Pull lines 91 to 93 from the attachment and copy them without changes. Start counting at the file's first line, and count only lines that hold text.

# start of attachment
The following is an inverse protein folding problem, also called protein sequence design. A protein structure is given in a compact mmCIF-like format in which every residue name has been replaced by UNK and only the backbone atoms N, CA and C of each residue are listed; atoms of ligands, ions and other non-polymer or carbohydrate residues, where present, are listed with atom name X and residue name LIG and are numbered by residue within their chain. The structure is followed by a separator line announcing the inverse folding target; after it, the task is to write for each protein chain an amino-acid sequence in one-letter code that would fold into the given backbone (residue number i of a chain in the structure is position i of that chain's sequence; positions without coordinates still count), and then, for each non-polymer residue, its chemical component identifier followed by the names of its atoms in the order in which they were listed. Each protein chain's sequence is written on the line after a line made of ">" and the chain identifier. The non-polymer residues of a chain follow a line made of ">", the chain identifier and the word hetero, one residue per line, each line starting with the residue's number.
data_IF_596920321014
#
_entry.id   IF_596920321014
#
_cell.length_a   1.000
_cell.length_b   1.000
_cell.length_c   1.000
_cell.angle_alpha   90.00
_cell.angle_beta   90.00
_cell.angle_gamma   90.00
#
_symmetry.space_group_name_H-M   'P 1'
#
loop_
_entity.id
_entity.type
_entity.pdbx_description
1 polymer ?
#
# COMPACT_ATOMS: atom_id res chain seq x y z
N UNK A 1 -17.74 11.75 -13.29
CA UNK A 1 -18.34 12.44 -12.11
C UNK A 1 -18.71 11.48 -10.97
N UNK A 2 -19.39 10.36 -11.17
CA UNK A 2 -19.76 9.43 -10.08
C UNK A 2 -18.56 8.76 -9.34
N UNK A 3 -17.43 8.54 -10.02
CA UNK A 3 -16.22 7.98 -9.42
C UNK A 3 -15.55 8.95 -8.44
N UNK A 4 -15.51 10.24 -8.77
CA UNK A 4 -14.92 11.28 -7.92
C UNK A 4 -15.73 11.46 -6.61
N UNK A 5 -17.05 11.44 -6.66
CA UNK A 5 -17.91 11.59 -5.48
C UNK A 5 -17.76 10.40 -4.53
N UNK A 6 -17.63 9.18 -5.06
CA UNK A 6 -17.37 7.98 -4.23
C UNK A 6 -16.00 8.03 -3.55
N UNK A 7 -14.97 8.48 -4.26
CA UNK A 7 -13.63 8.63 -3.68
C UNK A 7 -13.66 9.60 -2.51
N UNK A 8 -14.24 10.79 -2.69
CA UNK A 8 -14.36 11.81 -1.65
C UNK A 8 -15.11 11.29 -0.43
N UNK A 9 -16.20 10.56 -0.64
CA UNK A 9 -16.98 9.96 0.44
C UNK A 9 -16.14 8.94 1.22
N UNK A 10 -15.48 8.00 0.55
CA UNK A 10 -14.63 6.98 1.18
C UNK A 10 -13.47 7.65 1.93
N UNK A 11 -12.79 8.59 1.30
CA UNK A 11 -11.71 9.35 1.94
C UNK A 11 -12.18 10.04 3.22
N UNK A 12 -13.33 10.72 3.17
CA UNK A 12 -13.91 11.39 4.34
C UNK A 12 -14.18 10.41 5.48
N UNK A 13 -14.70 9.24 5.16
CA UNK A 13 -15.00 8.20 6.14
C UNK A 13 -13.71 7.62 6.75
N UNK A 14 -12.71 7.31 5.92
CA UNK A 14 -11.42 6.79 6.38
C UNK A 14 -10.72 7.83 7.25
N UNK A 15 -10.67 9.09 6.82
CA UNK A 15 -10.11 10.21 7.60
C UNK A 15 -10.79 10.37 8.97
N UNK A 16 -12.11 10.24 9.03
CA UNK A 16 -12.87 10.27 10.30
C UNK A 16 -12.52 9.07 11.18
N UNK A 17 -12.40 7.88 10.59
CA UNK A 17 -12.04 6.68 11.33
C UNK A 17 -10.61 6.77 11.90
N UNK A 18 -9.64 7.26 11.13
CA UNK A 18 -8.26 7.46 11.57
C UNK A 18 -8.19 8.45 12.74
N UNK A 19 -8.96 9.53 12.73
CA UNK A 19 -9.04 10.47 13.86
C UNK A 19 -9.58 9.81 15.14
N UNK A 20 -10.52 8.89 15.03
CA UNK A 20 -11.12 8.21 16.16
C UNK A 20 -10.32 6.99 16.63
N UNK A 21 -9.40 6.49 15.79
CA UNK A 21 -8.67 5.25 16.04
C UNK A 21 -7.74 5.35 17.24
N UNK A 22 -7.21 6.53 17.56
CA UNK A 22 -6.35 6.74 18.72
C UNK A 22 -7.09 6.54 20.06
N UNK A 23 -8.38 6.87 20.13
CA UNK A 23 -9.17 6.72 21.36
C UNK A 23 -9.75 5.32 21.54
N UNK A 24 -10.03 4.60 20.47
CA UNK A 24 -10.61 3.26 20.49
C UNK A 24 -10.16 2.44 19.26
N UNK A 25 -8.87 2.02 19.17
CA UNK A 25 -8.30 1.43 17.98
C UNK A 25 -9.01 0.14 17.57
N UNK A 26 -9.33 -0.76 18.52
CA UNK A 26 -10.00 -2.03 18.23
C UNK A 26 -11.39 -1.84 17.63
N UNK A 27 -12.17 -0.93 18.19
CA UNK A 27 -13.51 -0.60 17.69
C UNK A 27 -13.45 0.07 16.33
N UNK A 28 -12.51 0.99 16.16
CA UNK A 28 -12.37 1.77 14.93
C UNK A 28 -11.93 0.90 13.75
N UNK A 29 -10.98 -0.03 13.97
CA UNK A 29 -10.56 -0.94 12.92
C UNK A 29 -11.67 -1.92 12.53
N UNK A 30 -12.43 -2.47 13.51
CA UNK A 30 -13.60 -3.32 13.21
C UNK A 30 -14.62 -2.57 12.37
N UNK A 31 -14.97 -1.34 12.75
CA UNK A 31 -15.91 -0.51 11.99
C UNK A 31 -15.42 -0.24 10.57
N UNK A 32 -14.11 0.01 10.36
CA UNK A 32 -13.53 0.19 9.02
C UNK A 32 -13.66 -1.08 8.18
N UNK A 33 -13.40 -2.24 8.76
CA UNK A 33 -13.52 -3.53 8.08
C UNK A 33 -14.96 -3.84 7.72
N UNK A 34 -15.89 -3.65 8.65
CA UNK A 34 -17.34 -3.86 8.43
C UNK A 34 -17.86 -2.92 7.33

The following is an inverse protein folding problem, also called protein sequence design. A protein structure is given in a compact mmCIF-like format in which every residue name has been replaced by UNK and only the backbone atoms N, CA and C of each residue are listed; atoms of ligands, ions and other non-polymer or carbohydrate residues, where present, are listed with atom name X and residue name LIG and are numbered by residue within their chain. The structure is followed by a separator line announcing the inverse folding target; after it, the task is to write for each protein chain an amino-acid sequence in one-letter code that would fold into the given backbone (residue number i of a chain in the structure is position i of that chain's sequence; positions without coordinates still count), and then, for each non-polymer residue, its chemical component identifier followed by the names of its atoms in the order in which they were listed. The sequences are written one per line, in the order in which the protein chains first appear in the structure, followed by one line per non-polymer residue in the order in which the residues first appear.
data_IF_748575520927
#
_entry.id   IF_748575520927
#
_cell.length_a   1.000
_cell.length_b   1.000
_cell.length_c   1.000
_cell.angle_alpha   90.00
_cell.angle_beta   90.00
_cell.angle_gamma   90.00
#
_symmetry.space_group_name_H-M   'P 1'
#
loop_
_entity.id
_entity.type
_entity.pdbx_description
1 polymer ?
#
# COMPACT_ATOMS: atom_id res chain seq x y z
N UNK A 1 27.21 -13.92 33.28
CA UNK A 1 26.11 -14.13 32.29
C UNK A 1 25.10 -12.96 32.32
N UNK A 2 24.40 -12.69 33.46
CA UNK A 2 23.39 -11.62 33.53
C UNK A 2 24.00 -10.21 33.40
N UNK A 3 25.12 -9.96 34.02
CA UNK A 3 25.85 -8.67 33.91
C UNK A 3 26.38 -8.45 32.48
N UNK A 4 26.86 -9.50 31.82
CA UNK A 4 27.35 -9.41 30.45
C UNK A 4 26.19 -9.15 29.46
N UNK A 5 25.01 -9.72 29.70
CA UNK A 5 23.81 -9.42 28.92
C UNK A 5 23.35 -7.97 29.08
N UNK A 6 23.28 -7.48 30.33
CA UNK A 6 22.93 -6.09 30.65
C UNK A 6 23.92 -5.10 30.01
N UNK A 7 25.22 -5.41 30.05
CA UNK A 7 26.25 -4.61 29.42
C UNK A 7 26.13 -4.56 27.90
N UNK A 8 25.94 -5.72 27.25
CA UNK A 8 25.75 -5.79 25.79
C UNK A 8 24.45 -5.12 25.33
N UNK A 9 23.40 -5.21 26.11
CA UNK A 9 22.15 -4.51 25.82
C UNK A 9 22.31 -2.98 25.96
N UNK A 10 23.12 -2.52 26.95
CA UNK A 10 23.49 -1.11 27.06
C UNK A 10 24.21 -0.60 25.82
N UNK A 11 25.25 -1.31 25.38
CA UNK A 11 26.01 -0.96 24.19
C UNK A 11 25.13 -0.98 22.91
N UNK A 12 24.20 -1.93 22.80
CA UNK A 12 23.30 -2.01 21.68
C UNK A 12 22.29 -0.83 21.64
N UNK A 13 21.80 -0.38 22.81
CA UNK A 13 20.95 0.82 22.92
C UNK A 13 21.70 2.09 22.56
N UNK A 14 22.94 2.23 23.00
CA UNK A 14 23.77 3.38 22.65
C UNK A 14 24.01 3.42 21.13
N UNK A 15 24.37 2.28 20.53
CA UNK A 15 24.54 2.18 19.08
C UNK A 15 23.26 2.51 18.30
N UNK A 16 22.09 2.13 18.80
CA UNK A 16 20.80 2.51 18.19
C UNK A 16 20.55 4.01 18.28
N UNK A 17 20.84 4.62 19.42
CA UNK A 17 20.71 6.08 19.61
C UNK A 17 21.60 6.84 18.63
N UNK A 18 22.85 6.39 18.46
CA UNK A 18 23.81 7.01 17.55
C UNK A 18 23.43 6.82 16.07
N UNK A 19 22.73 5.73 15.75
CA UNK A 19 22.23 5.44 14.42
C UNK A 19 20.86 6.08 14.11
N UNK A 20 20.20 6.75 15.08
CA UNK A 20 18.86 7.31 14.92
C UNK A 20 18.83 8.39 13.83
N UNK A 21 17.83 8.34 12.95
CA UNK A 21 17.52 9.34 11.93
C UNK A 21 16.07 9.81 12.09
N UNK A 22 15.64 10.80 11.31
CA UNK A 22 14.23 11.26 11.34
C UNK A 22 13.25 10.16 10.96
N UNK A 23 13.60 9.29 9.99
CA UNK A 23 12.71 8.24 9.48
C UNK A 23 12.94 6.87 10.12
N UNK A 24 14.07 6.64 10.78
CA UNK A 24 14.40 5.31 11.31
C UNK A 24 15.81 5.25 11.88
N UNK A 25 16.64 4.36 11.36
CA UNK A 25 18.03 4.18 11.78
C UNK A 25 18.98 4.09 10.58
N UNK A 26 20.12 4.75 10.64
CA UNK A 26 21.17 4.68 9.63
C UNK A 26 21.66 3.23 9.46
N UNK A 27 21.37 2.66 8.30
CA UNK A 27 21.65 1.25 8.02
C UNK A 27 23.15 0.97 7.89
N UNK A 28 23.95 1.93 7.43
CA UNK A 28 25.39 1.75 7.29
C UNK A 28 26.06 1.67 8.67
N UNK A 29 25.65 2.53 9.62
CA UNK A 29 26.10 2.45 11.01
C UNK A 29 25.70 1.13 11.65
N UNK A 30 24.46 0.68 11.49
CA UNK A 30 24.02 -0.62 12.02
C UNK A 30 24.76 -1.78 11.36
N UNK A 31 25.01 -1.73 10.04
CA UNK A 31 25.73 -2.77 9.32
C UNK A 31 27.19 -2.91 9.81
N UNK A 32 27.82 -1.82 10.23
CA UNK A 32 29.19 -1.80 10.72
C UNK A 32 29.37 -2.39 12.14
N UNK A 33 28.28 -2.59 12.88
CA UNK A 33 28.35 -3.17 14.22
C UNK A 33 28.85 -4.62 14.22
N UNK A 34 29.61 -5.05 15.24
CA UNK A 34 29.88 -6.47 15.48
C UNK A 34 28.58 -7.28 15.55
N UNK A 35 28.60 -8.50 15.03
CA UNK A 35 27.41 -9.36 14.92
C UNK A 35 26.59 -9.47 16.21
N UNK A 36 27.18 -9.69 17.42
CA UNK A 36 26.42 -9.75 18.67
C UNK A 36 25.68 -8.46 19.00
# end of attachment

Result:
N UNK A 24 -10.03 4.60 20.47
CA UNK A 24 -10.61 3.26 20.49
C UNK A 24 -10.16 2.44 19.26